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Courts Take A Tough Stance On Abalone Thieves

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Magistrates in Wollongong and Nowra Courts have shown little tolerance for abalone offenders in recent weeks, sentencing one man to imprisonment and another to periodic detention for separate abalone offences.

A 32 year old Barrack Heights man was found guilty in the Nowra court of three abalone offences. The court heard that in December 2003 at Black Head, Gerroa, he was found to be in joint possession of 57 abalone, 51 of which were undersized.

He was sentenced to one month imprisonment for each charge, with the sentences to be served concurrently.

In a separate incident, a 31 year old Albion Park Rail man, appeared in the Wollongong court charged with three abalone offences. The court heard that in December 2005 the 31 year old was found, along with another man, in possession of 124 abalone at Walkers Beach, Gerringong. 48 of the seized abalone were undersized.

At the time of the offences he was on a good behaviour bond and the judge sentenced him to three months periodic detention.

Both men were found guilty of the following offences:

* Possess undersized fish

* Exceed possession limits

* Posses/take fish from a fishing closure

The illegal harvesting took place at Gerringong and Gerroa where abalone fishing is prohibited.

NSW waters between Port Stephens and Wreck Bay (Jervis Bay) are closed to the taking of abalone by both commercial and recreational fishers. This closure is in place due to low stocks of abalone, and also the effects of Perkinsus which is a disease affecting abalone.

The recreational bag limit, in areas open to the taking of abalone in NSW, is two per person per day.

Size limits are placed on abalone to assist in the conservation of their stocks. These limits are determined by fisheries researchers and allow them the opportunity to breed at least once before they are caught, ensuring that suitable stock levels remain for future use.

(Good to see a prison cell finally used! Well done to the magistrates involved - Ken A)

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Wow - my childhood memories of diving for abalone with my dad during the Chrissie holidays, and then having fun bashing them with mallets to tenderise them before mum cooked up abalone stir fries and pasta are obviously a thing of the past.

Much as I support bag limits etc to protect fish stocks I do sometimes weep for the freedoms of yesteryear. It is so frustrating that the abusive fishing practices of a few have now led to such restrictive fishing rules and regulations for the rest of us.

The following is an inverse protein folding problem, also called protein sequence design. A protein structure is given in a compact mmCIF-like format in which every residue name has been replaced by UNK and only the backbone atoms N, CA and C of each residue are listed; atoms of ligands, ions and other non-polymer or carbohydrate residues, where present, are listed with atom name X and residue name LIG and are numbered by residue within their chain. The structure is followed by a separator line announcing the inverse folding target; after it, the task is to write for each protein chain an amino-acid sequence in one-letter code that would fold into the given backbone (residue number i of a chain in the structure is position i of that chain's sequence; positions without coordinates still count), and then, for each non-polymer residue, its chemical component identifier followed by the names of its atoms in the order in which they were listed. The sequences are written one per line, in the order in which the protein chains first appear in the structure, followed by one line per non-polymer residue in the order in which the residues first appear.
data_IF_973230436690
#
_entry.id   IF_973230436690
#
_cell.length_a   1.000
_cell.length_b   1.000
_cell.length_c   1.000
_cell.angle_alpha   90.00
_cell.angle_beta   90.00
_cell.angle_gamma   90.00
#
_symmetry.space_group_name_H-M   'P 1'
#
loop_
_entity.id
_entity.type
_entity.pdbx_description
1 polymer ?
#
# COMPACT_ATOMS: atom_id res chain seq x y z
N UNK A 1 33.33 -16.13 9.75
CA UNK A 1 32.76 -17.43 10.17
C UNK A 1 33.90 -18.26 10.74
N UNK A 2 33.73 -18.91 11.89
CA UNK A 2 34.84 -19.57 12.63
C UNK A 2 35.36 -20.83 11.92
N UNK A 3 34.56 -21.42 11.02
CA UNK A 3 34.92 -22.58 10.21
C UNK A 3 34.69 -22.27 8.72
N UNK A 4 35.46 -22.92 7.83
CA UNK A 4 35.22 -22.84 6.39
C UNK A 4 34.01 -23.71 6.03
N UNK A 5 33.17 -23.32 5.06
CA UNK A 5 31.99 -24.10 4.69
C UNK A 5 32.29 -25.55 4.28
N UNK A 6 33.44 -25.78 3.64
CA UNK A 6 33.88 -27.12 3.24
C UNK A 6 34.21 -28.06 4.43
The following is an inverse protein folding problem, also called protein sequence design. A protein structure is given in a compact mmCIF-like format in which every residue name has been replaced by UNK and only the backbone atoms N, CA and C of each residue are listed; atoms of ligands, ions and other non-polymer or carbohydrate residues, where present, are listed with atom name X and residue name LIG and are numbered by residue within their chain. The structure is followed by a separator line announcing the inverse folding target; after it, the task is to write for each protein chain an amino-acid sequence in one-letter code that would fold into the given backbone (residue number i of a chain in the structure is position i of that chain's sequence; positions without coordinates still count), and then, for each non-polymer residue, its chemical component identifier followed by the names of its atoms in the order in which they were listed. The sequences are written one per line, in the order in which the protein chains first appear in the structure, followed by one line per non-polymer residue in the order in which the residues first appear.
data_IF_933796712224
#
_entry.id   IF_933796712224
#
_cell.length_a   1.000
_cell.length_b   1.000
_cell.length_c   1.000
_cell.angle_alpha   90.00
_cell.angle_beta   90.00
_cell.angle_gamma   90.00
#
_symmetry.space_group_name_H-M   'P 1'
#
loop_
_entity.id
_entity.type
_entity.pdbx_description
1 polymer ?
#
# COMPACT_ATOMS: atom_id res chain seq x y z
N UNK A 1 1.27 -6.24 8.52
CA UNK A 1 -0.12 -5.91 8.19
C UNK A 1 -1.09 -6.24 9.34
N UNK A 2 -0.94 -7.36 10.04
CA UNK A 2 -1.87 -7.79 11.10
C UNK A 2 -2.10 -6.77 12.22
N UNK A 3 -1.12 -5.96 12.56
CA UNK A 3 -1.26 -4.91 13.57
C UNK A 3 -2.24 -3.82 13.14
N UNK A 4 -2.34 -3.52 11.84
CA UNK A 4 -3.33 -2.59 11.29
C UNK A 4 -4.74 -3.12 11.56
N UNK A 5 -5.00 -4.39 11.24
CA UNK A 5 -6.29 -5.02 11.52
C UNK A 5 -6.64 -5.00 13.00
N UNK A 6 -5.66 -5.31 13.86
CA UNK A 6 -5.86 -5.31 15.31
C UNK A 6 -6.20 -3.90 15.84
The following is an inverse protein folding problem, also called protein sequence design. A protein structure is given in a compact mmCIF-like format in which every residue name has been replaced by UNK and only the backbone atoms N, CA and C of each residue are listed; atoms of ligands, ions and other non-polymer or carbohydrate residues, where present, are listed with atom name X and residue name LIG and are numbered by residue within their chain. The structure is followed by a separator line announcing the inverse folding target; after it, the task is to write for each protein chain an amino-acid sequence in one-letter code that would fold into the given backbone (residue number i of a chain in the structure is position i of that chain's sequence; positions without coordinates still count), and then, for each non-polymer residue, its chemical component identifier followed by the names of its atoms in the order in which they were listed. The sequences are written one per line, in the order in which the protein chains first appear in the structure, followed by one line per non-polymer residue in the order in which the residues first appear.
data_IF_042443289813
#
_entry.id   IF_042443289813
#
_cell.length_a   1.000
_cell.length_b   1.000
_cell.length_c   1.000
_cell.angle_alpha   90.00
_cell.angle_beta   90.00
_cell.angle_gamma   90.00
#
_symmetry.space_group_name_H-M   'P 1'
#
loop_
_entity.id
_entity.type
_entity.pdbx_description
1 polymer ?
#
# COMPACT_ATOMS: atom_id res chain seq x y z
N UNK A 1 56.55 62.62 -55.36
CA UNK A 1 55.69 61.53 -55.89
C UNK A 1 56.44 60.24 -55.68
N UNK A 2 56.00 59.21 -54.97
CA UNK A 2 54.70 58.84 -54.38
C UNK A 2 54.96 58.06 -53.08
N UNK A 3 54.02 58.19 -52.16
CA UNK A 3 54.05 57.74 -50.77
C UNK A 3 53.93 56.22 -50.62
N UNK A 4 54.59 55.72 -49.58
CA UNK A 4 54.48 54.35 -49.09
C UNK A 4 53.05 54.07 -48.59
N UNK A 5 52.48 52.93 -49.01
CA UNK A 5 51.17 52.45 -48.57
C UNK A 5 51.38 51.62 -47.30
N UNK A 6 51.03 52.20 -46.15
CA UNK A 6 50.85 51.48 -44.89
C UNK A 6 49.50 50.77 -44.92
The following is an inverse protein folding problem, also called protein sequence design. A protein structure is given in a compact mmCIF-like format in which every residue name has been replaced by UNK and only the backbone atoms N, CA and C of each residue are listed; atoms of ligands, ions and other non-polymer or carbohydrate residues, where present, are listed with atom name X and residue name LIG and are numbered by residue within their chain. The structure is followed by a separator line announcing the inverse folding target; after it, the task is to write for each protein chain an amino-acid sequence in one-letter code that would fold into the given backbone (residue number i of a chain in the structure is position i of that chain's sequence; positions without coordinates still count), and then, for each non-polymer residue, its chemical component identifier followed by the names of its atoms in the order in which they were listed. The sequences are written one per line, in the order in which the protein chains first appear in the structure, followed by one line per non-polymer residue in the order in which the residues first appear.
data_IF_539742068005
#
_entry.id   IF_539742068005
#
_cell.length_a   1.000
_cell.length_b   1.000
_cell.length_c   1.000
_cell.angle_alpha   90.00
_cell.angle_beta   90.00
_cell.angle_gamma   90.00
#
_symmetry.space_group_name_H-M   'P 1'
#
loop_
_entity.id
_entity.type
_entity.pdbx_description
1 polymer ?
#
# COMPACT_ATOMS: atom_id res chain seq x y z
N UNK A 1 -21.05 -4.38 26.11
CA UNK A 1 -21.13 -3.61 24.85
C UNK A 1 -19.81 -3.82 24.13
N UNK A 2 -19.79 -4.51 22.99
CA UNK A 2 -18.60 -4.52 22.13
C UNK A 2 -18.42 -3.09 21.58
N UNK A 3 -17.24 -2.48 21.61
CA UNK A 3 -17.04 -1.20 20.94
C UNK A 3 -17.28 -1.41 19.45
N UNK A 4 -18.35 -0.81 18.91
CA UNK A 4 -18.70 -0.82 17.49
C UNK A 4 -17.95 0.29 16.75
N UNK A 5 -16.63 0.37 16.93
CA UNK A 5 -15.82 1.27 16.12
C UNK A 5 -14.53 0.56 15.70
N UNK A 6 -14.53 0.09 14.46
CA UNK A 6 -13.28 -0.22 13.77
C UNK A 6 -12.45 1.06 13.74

I'll rack up abalone diving to the ever growing list of things I'm not allowed to do in our ocean anymore.


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Guest bluecod

Mondo - you can still fish for abalone in a lot of places

2 abolone

2 lobsters

2 groper

a heap of finfish

how much can you eat in one day?

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Hi Bluecod

Whilst I agree with you that I certainly cannot eat more than two abalone in a sitting - my gripe is that I am usually gathering food for more than just myself. When I (used) to chase abalone down near Ulladulla I would generally be looking for enough to feed the whole family (Mum, Granny and both sisters aren't really all that good at prizing abalone from underneath rocks 3-4 metres down).

Thus when Mum would send me down to collect some abs for dinner I would generally need to gather at least 8-10 for it to be worthwhile. In fact, on those rare days when I could only find 2 or three legal size I would generally throw them back in rather than waste everyone's time.

Those were the days eh? Wandering down to the rocks with fins, snorkel and goggles and a flat-head screwdriver on a summers afternoon to get dinner for the family.

Gawd - look at me - I'm 30 and am pining for the good old days!!

Don't get me wrong Bluecod - as I said in my original post I am in absolute agreement with bag and size limits, I'm just sad that some of the freedoms that I used to enjoy as a kid have now been stripped away by the Man due to abuse of our natural fish stocks by a small number of people (like the clowns above who had 50 abalone or so each) :1badmood: .

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Guest bluecod

......I'm just sad that some of the freedoms that I used to enjoy as a kid have now been stripped away by the Man ...

Ain't that the truth - more Regulations in NSW restricting your every move than anytime in history.

And its not just that either - when I was a kid I would spend hours on hours roaming the scrub, catching eels or trapping something to bring home as a pet - these days you can't let your kids alone in a park let alone allow them to go down the bush by themselves

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